For many years, pain was seen as a "biomedical" issue - the result of tissue damage and system dysfunction, exclusively. We now know this isn't true. Research tells us that the causes of - and effective treatments for - pain are biopsychosocial. This means that there are 3 equally important domains we must address in order to get well: biological, psychological (thoughts, beliefs, emotions, coping behaviors), and social. For this reason, medications and medical interventions alone are not enough.
Cognitive Behavioral Therapy (CBT) is a scientifically-supported treatment for chronic pain and illness, injury (e.g. concussion), anxiety, depression, sleep, family conflict, and other issues. CBT targets both sides of pain and illness by identifying and resolving stressors that trigger flare-ups, and by teaching skills to manage pain after it starts.
CBT focuses on the relationship between thoughts (what's happening in your head), feelings (emotions + physical sensations), and behaviors (how you act) - a cycle that can maintain and exacerbate pain. For example, the thought, "I'm broken, I'll never get better" might trigger feelings of sadness, hopelessness and fear. Emotions then manifest physically: for example, stomach "butterflies," nausea, and headaches are common physical manifestations of stress and anxiety, both in youth and adults. Stress and anxiety, natural consequences of being sick or in pain, subsequently trigger and exacerbate physical symptoms and pain. These thoughts, negative emotions, and physical feelings then lead to unhealthy behaviors like staying in bed, missing work/school and isolating from friends - which ultimately make pain worse.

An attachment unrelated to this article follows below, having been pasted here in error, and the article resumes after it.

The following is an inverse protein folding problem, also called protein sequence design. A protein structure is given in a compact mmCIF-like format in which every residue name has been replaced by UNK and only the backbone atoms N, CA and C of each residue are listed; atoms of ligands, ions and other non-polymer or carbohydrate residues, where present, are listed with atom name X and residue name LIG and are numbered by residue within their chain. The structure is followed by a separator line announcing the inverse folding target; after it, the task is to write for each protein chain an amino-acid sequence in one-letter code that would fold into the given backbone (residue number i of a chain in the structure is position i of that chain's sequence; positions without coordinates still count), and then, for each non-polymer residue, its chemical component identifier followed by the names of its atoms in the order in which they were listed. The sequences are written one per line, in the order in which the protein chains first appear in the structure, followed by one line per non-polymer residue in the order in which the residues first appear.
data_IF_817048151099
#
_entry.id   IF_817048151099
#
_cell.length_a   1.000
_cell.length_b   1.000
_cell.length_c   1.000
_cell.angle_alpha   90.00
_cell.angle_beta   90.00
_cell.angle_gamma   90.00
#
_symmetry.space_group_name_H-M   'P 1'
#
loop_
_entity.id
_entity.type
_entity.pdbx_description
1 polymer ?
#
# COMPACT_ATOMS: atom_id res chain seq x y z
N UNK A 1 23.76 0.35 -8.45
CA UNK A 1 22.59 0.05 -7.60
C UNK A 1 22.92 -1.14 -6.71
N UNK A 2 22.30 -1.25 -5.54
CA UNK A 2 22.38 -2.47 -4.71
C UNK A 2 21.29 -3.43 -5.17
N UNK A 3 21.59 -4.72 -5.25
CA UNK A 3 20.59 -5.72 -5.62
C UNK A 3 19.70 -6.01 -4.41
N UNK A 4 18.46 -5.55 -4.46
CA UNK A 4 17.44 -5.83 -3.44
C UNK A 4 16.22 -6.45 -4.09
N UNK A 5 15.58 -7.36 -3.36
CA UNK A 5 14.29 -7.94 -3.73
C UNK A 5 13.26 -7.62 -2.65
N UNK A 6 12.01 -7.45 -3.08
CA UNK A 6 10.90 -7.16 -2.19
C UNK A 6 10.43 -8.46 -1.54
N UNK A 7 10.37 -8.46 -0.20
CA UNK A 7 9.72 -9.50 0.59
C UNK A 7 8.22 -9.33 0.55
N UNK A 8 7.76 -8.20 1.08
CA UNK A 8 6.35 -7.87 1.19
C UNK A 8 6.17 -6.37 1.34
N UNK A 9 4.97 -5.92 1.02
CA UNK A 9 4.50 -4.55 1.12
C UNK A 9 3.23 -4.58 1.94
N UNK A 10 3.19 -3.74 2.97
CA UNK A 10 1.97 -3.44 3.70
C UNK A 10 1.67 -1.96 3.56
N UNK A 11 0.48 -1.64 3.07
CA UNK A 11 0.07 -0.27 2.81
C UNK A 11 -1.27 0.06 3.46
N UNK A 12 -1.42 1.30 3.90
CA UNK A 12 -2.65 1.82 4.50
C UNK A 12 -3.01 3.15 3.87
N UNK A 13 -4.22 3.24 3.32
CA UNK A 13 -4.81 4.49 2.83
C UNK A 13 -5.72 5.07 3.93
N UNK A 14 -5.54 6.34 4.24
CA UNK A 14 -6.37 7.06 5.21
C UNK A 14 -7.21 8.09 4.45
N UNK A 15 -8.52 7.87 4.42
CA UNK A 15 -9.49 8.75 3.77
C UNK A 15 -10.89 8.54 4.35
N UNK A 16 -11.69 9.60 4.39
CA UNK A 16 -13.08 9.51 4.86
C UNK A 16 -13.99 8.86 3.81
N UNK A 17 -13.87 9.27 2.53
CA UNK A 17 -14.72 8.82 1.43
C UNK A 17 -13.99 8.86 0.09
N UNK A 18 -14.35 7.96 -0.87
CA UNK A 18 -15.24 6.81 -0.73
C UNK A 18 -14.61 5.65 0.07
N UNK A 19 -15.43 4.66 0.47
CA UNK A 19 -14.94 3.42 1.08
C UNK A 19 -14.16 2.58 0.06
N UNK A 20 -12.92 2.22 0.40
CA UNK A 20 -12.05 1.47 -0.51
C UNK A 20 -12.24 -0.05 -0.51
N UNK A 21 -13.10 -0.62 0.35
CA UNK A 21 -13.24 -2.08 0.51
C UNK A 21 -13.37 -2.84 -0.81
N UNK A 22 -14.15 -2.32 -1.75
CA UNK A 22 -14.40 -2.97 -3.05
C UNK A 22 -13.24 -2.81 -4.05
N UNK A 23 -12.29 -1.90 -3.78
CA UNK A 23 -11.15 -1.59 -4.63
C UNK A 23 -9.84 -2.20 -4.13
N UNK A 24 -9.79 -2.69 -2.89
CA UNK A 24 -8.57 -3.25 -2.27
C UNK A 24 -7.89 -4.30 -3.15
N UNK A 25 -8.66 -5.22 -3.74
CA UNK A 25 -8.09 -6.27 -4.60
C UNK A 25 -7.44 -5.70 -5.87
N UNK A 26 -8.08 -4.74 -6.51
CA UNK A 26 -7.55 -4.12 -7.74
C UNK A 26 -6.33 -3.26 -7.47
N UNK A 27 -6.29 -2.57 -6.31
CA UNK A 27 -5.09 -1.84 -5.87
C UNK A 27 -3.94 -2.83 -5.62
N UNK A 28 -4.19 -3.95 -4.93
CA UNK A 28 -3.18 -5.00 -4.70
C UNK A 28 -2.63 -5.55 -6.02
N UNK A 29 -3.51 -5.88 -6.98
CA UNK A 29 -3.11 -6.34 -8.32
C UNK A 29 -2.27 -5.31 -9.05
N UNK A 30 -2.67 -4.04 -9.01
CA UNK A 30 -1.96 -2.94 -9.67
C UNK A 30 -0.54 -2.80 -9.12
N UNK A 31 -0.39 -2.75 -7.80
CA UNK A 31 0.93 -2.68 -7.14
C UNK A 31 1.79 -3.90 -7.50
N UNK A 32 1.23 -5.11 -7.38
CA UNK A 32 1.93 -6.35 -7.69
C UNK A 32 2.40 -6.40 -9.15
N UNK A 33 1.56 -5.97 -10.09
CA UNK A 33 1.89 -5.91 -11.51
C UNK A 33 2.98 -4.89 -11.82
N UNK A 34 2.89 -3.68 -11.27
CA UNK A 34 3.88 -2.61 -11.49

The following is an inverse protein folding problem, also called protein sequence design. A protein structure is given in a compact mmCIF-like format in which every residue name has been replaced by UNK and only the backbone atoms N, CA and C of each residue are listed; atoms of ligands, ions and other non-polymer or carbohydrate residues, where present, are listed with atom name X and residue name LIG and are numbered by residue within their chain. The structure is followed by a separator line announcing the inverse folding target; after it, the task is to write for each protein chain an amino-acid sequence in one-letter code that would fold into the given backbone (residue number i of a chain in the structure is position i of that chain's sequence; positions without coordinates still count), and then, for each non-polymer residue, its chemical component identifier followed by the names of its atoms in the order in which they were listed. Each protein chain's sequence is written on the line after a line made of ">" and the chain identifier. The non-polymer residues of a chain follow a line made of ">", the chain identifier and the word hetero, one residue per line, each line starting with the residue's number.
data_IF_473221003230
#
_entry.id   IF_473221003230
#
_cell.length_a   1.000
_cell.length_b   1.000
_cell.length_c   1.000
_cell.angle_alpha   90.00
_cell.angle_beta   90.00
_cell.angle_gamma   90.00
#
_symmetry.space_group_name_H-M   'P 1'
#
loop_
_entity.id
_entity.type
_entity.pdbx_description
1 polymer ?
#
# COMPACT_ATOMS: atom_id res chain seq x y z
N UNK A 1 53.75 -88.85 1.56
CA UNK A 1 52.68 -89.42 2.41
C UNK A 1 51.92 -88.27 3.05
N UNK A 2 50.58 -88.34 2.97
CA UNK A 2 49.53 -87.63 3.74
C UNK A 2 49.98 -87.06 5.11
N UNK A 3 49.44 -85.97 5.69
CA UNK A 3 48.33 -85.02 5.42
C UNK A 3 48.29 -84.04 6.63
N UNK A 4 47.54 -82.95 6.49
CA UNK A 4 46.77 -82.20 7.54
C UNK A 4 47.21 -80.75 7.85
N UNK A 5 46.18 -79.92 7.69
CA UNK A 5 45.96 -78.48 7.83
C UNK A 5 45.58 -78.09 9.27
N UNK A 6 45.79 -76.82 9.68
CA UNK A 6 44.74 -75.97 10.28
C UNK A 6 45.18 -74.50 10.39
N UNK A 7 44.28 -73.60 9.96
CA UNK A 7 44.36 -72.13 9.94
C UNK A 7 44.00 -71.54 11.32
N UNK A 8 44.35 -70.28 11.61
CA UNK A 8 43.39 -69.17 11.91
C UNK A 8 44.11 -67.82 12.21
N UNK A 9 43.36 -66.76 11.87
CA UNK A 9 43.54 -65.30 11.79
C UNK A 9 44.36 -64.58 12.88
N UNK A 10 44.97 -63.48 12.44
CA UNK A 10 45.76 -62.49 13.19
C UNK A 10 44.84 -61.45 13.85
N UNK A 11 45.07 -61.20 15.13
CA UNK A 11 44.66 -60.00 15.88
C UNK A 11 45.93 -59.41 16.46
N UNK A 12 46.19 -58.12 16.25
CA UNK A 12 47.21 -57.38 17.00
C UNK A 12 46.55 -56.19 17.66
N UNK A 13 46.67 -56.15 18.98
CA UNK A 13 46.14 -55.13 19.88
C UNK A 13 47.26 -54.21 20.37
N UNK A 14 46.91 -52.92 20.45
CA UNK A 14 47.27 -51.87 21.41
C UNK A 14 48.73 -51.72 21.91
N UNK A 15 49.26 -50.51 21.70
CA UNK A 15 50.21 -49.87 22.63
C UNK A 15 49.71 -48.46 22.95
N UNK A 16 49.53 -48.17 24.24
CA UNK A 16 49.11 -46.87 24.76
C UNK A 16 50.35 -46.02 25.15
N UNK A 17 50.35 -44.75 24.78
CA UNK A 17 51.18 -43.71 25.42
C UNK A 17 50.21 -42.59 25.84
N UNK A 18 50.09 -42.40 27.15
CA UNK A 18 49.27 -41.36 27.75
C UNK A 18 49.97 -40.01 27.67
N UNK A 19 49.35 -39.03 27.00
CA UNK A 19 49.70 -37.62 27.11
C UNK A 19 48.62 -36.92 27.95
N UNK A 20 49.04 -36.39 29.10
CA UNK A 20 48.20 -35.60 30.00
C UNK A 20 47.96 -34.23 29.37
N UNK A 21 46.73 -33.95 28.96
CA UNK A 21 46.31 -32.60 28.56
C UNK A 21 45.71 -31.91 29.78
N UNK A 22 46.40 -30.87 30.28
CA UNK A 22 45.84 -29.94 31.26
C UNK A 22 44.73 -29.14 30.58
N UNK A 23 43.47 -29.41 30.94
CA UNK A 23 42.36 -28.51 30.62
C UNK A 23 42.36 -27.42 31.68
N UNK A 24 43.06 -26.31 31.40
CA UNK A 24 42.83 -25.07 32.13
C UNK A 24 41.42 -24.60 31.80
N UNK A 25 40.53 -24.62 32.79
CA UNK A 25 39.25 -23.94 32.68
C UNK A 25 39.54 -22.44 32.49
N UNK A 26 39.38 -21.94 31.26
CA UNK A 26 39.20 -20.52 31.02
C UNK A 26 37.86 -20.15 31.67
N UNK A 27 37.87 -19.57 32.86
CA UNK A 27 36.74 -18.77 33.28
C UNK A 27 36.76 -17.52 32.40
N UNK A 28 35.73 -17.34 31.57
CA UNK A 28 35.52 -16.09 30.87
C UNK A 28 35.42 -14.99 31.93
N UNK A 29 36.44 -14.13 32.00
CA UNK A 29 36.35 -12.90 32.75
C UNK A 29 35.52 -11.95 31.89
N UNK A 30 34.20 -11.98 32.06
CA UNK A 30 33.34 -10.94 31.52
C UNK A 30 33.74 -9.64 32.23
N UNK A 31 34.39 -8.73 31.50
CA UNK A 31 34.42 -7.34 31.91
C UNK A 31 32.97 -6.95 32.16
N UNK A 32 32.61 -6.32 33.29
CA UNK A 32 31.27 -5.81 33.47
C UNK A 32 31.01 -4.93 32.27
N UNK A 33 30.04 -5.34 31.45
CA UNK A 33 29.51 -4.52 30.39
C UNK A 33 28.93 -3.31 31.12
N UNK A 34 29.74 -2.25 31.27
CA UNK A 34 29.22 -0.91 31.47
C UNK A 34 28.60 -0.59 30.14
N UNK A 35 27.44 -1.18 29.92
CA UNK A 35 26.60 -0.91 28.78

Research shows that the experience of pain is mediated by multiple factors, including stress, anxiety, mood and attention. High stress, high anxiety, low mood, and focusing on pain actually make pain feel worse. The converse is also true: being relaxed, happy and distracted can help pain feel less bad.
CBT addresses the negative emotions that commonly accompany pain like depression and anxiety, helps challenge and change negative self-talk, and replaces unhealthy responses to pain and illness with healthier ones. CBT encourages the development of strategies to decrease and cope with pain, and helps you reclaim control when pain seems to be in charge. CBT also addresses activity reduction - a common result of pain and illness - and helps people learn to take back their lives, so that they can return to work/school and the activities they love. CBT is a collaborative, goal-oriented approach, which means that you work together with your pain coach to achieve your goals.